Corn was soft on March 25 and 26. Traders started to focus on the USDA report that will be released March 31. Trade estimates for corn acres is 93 million versus 95.4 million planted in 2013 and stocks at 7.09 billion bushel versus 5.4 billion one year ago. The ethanol report was also disappointing on March 26 with corn usage down from the previous week, and stocks were larger. Taiwan was tendering for corn last week and bought from South Africa, as U.S. corn is priced too high. Additional weakness came from better-than-expected corn yields being reported out of Argentina, as they are 9 percent harvested.
Ethanol production for the week ending March 21 averaged 885,000 barrels per day, down 0.67 percent from the previous week. Total ethanol production for the week was 6.195 million barrels. Corn used in production the week March 21 is estimated at 92.93 million bushels and needs to average 98.22 million bushels per week to meet this crop year’s USDA estimate of 5 billion bushels. Stocks were 15.653 million barrels, up 2.46 percent from the previous week.
USDA’s export inspections report was bullish for corn at 45 million bushels versus the 35 million needed to keep pace with USDA’s projections of 1.625 billion. Corn export sales were estimated at 57 million bushels, which was well above the 3.3 million needed to stay on pace with USDA’s estimate of 1.625 billion. The shipments came in at 48.8 million bushels, above the 34.6 million needed to keep pace with USDA projections.
As of the March 27 close, May soybeans were 27.75 cents higher for the week, while the November contract gained 15.5 cents.
Soybean trade was higher March 24, with commercial buying combining with spillover strength from the corn market. Tight old-crop supplies continue to provide support, though there is some concern with Chinese demand slowing. The harvest is moving along in South America with shipments picking up the pace. March 24 export inspections were bullish, coming in well above the amount needed to keep pace with USDA’s projection.
Soybeans closed higher on March 25 and 26 as commercial buying tied to tight old-crop supplies helped overcome weakness in the other grains and the outside markets. The South American harvest is a limiting factor with Brazil’s harvest expected to be 70 percent complete by the end of the week. There are ongoing concerns that China could delay or cancel purchases as demand slows in the second quarter. Traders continued to position ahead of the March 31 USDA report.
Soybean trade was quiet March 27 as the market closed with small losses in most months. March 27 export sales were bullish again, with sales and shipments remaining 7 percent ahead of USDA’s estimate for the year. Traders continue to position ahead of the March 31 reports. The average trade guess for March 1 stocks is 990 million bushels, down from 998 million last year at this time. The average estimate for planted acreage is 81.1 million acres, which would be up from 76.5 million acres last year. This would be a record for planted acreage.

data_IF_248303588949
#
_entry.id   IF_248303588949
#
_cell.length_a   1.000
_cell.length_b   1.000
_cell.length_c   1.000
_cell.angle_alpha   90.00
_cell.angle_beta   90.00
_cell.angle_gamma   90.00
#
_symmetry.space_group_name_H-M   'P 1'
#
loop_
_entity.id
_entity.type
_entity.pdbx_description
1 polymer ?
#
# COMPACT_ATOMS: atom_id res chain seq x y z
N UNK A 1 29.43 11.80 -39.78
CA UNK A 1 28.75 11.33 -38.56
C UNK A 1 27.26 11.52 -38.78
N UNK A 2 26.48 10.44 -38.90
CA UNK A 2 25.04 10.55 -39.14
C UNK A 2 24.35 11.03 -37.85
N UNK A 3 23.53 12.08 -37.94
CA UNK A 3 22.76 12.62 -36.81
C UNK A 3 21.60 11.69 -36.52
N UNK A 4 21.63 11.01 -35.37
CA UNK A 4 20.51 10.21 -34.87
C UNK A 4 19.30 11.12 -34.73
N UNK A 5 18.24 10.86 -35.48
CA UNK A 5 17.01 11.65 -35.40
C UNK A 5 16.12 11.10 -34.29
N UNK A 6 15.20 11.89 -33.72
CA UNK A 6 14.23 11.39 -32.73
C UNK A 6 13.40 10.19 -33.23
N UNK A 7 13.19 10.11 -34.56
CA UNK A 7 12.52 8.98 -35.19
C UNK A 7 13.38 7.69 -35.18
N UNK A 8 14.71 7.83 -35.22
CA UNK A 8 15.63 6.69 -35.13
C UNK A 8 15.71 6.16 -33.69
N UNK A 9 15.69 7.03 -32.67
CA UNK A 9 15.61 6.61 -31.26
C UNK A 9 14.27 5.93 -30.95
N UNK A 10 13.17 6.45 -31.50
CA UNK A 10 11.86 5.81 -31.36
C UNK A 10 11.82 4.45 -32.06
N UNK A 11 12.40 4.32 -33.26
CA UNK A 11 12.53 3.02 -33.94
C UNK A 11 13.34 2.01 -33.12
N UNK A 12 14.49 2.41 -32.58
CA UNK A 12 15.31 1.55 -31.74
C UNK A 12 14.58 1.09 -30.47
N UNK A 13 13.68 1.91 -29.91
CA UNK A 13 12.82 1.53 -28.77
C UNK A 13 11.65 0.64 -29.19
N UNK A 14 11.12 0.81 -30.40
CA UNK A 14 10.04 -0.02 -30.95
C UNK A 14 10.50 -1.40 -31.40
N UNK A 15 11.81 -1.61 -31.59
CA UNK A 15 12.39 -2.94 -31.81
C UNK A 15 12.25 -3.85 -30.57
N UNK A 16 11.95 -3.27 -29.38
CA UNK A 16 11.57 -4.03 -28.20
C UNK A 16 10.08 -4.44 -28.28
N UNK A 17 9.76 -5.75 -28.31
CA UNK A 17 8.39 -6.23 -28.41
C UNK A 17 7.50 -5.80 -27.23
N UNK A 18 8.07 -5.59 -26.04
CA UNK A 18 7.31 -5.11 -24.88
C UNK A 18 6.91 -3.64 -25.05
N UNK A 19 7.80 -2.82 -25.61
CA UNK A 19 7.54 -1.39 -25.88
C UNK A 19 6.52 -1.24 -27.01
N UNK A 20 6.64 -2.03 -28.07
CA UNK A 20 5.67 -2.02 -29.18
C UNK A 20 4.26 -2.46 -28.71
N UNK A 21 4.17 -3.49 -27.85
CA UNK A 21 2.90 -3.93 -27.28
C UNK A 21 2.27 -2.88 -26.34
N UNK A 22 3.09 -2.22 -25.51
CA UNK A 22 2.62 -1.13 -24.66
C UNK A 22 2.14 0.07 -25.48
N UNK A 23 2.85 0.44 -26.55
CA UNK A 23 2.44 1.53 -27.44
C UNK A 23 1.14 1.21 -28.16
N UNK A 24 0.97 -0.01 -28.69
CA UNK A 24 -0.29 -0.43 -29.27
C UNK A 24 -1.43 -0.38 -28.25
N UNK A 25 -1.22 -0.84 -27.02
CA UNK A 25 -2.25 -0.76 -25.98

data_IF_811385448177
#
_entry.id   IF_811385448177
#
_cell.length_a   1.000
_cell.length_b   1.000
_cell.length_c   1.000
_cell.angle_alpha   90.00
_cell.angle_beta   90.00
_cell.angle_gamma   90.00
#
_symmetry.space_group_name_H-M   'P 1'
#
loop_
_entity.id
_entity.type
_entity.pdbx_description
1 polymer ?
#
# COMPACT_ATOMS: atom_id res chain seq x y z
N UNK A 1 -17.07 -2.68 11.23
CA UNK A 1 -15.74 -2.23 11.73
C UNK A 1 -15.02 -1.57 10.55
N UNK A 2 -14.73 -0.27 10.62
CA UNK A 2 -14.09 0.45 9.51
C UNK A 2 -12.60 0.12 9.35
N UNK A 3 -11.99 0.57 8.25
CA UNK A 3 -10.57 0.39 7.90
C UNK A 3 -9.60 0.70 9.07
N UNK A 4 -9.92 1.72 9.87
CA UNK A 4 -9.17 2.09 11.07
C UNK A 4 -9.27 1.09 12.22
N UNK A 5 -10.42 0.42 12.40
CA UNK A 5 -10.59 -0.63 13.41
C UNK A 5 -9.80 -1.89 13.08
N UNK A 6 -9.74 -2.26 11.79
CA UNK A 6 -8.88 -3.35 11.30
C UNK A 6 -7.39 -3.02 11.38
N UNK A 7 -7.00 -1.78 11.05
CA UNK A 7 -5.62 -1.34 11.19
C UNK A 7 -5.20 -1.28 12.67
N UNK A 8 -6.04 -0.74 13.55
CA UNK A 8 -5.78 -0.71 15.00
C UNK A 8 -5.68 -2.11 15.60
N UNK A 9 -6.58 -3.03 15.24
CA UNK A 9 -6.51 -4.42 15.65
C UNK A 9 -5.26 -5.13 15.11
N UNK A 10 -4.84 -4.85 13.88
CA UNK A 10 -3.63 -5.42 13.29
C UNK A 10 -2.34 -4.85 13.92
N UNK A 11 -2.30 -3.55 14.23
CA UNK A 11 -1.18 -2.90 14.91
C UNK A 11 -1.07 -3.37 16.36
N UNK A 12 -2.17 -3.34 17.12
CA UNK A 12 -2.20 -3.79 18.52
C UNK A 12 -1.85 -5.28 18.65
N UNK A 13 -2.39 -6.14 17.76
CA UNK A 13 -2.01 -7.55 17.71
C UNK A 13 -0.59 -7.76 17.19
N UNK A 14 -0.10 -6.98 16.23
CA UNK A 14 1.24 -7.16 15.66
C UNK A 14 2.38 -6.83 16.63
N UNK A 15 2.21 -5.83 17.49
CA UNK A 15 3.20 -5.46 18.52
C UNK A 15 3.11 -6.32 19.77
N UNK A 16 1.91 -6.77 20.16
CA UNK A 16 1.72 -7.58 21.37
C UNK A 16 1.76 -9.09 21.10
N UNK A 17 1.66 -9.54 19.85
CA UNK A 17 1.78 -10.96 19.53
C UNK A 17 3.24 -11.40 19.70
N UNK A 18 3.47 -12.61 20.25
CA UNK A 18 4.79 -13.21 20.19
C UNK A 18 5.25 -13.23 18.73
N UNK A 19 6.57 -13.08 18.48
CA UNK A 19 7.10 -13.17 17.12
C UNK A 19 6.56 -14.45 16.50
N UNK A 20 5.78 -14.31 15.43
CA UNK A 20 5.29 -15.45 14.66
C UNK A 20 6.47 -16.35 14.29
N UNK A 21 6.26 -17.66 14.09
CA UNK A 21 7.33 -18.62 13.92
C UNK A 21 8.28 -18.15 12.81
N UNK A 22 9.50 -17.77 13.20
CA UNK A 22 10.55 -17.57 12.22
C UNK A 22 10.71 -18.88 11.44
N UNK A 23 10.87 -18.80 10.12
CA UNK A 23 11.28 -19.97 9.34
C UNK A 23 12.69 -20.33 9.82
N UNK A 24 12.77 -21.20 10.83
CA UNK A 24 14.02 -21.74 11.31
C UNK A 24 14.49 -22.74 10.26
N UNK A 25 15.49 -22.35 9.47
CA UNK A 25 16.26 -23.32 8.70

USDA reported soybean export inspections pace for the week ending March 21 at 26.9 million bushels. This brings the year-to-date export shipments pace for soybeans to 1.457 billion bushels, compared with 1.193 billion for last year at this time. Soybean export sales pace for the week ending March 21 was estimated at 20.1 million bushels (0.4 million for 2013 to ’14). Soybean export sales remain above USDA’s demand projection of 1.53 billion bushels. Shipments were reported at 26.5 million bushels.
USDA reported barley export shipments pace for the week ending March 21 at 55,000 bushels. This brings barley’s year-to-date export shipments pace to 7.2 million bushels, compared with 6.2 million last year. No barley export sales were reported for the week. This brings the year-to-date export sales pace for barley to 8.2 million bushels, compared with last year’s pace of 6.1 million. March 27 cash feed barley bids in Minneapolis were at $3.95 per bushel, while malting barley bids were at $6.
USDA reported durum export shipments pace for the week ending March 21 at 588,000 bushels. No durum export sales were reported for the week. This brings the year-to-date export sales pace for durum to 17.8 million bushels, compared with last year’s pace of 17.9 million. March 27 cash bids for milling quality durum were at $7 per bushel in Berthold, N.D., while the Dickinson, N.D., bid was at $7.15. Early estimates for durum’s 2014 acreage are at 1.76 million compared with 1.47 million last year.
Canola futures on the Winnipeg, Manitoba, exchange closed the week ending March 27 $18.30 (Canadian) higher. Canola traded with gains during all four of the sessions last week, with support coming from technical buying as the traders thought the recent losses have been overdone. Additional support spilled over from a stronger U.S. soybean complex. Strong commercial demand added strength. March 27 cash canola bids in Velva, N.D., were at $19.48 per hundredweight.
USDA estimated soybean oil export sales pace for the week ending March 21 at 4 thousand metric tons. This brings the year-to-date export sales total for soybean oil to 562.6 thousand metric tons, compared with 817.7 thousand metric tons for last year. March 27 cash sunflower bids in Fargo, N.D., were at $20.45 per hundredweight.